muckrake

verb

muck·​rake ˈmək-ˌrāk How to pronounce muckrake (audio)
muckraked; muckraking; muckrakes

intransitive verb

: to search out and publicly expose real or apparent misconduct of a prominent individual or business
muckraker noun

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Muckrake and John Bunyan

The noun muckrake (literally, a rake for muck, i.e., manure) rose out of the dung heap and into the realm of literary metaphor in 1684. That's when John Bunyan used it in Pilgrim's Progress to represent man's preoccupation with earthly things. "The Man with the Muckrake," he wrote, "could look no way but downward." In a 1906 speech, President Teddy Roosevelt recalled Bunyan's words while railing against journalists he thought focused too much on exposing corruption in business and government. Roosevelt called them "the men with the muck-rakes" and implied that they needed to learn "when to stop raking the muck, and to look upward." Investigative reporters weren't insulted; they adopted the term muckraker as a badge of honor. And soon English speakers were using the verb muckrake for the practice of exposing misconduct.

Examples of muckrake in a Sentence

Recent Examples on the Web Her story is tucked into the files of the ACLU of Southern California, which opened in 1923 after muckraking writer Upton Sinclair was jailed for reading the 1st Amendment while supporting protesting San Pedro dockworkers. Jeffrey Fleishman, Los Angeles Times, 22 June 2023 Even his longtime crush, muckraking crime reporter Iris West (Kiersey Clemons), is sympathetic to his plight. David Fear, Rolling Stone, 6 June 2023 The biggest scandal of all exploded in 2015 when opposition politicians and muckraking journalists questioned what had happened to billions of dollars that had disappeared from 1Malaysia Development Berhad, the country’s state investment fund. New York Times, 15 May 2018 Mr Wolff’s muckraking skills, cattiness, cynicism and feel for human weakness, especially among the rich and famous, make him well-qualified for the job. The Economist, 11 Jan. 2018 Years later, muckraking journalist Jack Anderson claimed that those three squirrels hadn’t been trapped. John Kelly, Washington Post, 14 Apr. 2018 It was also awarded three Pulitzer Prizes for investigative features on politics and corruption in the city, and was home to muckraking news reporters like Wayne Barrett and Tom Robbins. Lukas I. Alpert, WSJ, 22 Aug. 2017 In Vladimir Putin’s Russia, independent media have been taken over by Kremlin-friendly figures and muckraking reporters have faced dismissals and even death. Washington Post, 10 Aug. 2017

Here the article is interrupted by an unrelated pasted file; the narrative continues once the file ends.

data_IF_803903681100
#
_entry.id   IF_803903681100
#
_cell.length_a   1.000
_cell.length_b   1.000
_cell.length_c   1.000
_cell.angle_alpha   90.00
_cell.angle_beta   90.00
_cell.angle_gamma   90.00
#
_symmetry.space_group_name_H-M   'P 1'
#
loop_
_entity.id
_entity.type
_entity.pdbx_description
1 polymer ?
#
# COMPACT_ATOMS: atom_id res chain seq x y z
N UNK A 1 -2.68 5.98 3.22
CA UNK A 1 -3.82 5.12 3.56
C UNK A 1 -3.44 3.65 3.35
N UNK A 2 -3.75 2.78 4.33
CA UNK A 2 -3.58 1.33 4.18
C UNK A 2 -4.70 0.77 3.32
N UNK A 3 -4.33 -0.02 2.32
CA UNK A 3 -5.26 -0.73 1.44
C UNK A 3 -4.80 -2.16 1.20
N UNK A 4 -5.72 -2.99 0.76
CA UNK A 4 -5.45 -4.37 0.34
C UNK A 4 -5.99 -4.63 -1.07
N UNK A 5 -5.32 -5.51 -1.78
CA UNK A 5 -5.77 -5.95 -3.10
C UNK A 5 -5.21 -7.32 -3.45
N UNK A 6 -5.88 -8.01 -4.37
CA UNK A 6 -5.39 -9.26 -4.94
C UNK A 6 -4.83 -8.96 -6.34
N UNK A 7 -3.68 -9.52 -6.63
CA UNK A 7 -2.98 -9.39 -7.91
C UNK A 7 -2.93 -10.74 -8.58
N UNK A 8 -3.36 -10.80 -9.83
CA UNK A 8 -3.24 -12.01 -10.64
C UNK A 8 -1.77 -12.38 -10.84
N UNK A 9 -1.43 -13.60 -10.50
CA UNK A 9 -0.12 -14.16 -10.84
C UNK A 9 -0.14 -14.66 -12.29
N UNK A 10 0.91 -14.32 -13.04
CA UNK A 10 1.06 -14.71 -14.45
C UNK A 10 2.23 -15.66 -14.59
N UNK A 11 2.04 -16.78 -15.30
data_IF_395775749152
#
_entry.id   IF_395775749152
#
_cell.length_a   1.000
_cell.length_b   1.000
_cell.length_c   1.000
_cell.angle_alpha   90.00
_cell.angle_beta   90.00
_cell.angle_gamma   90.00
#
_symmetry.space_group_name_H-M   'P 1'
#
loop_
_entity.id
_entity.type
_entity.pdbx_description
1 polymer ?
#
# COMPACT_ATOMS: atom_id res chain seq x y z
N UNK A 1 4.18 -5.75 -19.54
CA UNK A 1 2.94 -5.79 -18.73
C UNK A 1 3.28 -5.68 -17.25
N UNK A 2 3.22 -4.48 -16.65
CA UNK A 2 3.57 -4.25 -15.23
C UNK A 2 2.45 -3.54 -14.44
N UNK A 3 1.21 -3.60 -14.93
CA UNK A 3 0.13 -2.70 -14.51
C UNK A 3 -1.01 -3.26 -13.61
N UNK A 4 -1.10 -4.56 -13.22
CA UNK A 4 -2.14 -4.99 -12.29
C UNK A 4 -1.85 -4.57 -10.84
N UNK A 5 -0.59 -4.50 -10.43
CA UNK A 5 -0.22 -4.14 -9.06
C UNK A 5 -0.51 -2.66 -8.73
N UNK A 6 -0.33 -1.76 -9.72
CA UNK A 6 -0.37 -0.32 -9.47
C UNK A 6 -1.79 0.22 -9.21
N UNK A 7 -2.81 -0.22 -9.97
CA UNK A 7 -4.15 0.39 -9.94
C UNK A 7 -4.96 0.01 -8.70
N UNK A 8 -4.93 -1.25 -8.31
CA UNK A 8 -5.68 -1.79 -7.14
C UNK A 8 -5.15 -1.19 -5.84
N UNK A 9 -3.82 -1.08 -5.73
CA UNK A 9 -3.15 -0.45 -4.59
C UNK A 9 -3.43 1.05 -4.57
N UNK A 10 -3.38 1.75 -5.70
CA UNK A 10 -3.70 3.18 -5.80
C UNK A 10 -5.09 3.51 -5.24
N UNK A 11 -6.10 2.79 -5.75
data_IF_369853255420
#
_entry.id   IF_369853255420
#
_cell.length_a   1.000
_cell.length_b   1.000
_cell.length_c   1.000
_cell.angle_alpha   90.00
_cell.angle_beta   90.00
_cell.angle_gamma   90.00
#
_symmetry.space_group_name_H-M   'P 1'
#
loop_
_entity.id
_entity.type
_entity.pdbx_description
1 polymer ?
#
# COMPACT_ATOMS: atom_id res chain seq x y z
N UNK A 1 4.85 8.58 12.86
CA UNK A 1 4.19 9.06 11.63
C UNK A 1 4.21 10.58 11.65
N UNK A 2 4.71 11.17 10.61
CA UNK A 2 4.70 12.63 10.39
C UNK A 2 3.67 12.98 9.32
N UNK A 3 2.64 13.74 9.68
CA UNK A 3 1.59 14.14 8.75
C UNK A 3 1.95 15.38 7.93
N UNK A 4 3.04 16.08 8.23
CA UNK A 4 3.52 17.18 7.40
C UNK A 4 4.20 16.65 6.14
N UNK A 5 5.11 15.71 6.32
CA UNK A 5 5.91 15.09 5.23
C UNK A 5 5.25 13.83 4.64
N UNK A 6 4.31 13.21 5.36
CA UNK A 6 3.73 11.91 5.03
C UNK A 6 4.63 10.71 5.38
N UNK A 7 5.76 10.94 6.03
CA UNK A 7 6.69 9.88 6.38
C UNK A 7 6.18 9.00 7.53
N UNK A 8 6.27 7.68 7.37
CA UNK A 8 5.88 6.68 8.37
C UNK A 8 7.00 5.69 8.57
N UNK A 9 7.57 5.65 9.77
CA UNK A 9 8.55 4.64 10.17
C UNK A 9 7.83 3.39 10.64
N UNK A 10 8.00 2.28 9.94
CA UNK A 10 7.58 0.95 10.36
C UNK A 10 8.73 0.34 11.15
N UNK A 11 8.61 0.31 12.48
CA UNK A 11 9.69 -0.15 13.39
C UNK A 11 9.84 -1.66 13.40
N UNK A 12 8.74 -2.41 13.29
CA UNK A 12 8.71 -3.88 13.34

These examples are programmatically compiled from various online sources to illustrate current usage of the word 'muckrake.' Any opinions expressed in the examples do not represent those of Merriam-Webster or its editors. Send us feedback about these examples.

Word History

Etymology

obsolete muckrake, noun, rake for dung

First Known Use

1879, in the meaning defined above

Time Traveler
The first known use of muckrake was in 1879

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Dictionary Entries Near muckrake

Cite this Entry

“Muckrake.” Merriam-Webster.com Dictionary, Merriam-Webster, https://www.merriam-webster.com/dictionary/muckrake. Accessed 24 Jul. 2024.

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